And I remember him playing “The Christmas Song”. Actually I recall that he didn’t really seem all that keen to play it. The owner of the club handed him a note about 2/3 through the set. Tormé read it to the audience: “If you think you’re getting off that stage tonight without playing The Christmas Song then you’re out of your mind and I’m not paying you.” It may have been a gag for the crowd, who knows. But he launched into it, a somewhat loose rendition, changing a few of the lyrics just for fun (“Yuletide carols being sung by a choir/And thoughts of girls ripping off my clothes…”).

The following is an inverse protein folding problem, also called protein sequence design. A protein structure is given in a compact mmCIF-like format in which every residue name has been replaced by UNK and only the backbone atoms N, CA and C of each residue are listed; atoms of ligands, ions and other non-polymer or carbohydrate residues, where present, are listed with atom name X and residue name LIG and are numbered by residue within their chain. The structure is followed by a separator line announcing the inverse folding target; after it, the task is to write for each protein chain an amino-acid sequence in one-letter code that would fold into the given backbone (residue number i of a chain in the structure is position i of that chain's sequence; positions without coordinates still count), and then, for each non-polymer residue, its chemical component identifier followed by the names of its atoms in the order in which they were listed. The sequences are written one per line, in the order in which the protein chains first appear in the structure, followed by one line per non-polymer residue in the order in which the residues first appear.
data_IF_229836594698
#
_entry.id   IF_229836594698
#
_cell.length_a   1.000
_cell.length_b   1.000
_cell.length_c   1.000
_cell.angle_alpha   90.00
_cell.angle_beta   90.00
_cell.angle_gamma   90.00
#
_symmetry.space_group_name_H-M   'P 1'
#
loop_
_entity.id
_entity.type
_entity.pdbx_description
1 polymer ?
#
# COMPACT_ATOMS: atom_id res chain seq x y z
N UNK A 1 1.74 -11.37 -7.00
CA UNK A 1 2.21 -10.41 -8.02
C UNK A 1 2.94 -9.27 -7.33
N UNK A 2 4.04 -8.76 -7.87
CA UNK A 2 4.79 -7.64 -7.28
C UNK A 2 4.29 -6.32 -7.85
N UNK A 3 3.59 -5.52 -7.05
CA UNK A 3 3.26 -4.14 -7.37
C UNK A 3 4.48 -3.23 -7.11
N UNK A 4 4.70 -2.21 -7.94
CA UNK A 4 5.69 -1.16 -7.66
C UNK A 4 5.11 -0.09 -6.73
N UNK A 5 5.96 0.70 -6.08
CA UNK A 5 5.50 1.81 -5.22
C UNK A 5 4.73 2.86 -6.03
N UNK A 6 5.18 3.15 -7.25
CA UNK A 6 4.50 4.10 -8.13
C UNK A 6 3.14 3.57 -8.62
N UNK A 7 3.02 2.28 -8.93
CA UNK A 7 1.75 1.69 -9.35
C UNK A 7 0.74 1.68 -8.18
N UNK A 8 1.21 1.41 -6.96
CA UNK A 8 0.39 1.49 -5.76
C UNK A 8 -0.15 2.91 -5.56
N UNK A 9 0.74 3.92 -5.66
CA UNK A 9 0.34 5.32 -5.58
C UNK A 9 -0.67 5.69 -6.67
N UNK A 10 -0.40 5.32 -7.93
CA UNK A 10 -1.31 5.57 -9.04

As great as Tormé was, his is not the best recording of this song. That distinction of course goes to the original version performed by Nat “King” Cole (there were actually two “original” recordings – the first without strings, the second with. The second is the one that became a huge hit). I remember an interview I saw with Tormé where he said after he wrote the song, he knew it could only be sung by Nat. Who knows whether it was his decision or not, but whoever decided it, I’m glad they did. It’s such an iconic, singular performance that whenever I hear “The Christmas Song” performed by anyone else, no matter how great, it just doesn’t sound right. It’s not just his super smooth voice, but also his phrasing. Listen to it and check out how he alternates between hanging back behind the beat, and being right on top of it. He really makes it swing.